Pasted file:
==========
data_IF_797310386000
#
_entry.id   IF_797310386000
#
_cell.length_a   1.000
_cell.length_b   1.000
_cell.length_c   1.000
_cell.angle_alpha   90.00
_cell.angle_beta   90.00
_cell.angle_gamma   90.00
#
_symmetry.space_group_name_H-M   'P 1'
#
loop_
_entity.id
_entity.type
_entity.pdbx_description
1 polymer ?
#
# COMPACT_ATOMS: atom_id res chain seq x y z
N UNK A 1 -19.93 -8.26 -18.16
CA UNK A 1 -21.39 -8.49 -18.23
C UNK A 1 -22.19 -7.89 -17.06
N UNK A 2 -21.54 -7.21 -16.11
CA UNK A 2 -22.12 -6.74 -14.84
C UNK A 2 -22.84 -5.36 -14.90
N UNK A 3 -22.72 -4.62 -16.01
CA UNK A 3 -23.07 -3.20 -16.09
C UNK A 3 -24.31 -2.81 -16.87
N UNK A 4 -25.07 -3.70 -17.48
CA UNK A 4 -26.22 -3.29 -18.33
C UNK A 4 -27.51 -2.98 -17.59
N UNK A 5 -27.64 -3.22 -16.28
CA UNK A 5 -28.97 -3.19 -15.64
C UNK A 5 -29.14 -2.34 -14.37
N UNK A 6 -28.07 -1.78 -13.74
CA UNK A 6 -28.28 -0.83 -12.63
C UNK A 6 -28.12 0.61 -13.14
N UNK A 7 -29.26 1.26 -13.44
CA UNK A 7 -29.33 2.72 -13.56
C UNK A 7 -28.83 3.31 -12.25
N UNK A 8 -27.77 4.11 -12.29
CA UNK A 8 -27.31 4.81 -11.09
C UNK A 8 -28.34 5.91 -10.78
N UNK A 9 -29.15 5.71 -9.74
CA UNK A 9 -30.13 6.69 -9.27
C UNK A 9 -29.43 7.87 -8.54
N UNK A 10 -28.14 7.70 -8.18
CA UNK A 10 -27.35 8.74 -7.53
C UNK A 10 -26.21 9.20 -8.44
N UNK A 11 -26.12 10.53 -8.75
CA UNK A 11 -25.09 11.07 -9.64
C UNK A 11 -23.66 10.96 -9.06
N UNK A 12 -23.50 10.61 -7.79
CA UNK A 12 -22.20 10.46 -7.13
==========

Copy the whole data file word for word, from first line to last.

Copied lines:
data_IF_797310386000
#
_entry.id   IF_797310386000
#
_cell.length_a   1.000
_cell.length_b   1.000
_cell.length_c   1.000
_cell.angle_alpha   90.00
_cell.angle_beta   90.00
_cell.angle_gamma   90.00
#
_symmetry.space_group_name_H-M   'P 1'
#
loop_
_entity.id
_entity.type
_entity.pdbx_description
1 polymer ?
#
# COMPACT_ATOMS: atom_id res chain seq x y z
N UNK A 1 -19.93 -8.26 -18.16
CA UNK A 1 -21.39 -8.49 -18.23
C UNK A 1 -22.19 -7.89 -17.06
N UNK A 2 -21.54 -7.21 -16.11
CA UNK A 2 -22.12 -6.74 -14.84
C UNK A 2 -22.84 -5.36 -14.90
N UNK A 3 -22.72 -4.62 -16.01
CA UNK A 3 -23.07 -3.20 -16.09
C UNK A 3 -24.31 -2.81 -16.87
N UNK A 4 -25.07 -3.70 -17.48
CA UNK A 4 -26.22 -3.29 -18.33
C UNK A 4 -27.51 -2.98 -17.59
N UNK A 5 -27.64 -3.22 -16.28
CA UNK A 5 -28.97 -3.19 -15.64
C UNK A 5 -29.14 -2.34 -14.37
N UNK A 6 -28.07 -1.78 -13.74
CA UNK A 6 -28.28 -0.83 -12.63
C UNK A 6 -28.12 0.61 -13.14
N UNK A 7 -29.26 1.26 -13.44
CA UNK A 7 -29.33 2.72 -13.56
C UNK A 7 -28.83 3.31 -12.25
N UNK A 8 -27.77 4.11 -12.29
CA UNK A 8 -27.31 4.81 -11.09
C UNK A 8 -28.34 5.91 -10.78
N UNK A 9 -29.15 5.71 -9.74
CA UNK A 9 -30.13 6.69 -9.27
C UNK A 9 -29.43 7.87 -8.54
N UNK A 10 -28.14 7.70 -8.18
CA UNK A 10 -27.35 8.74 -7.53
C UNK A 10 -26.21 9.20 -8.44
N UNK A 11 -26.12 10.53 -8.75
CA UNK A 11 -25.09 11.07 -9.64
C UNK A 11 -23.66 10.96 -9.06
N UNK A 12 -23.50 10.61 -7.79
CA UNK A 12 -22.20 10.46 -7.13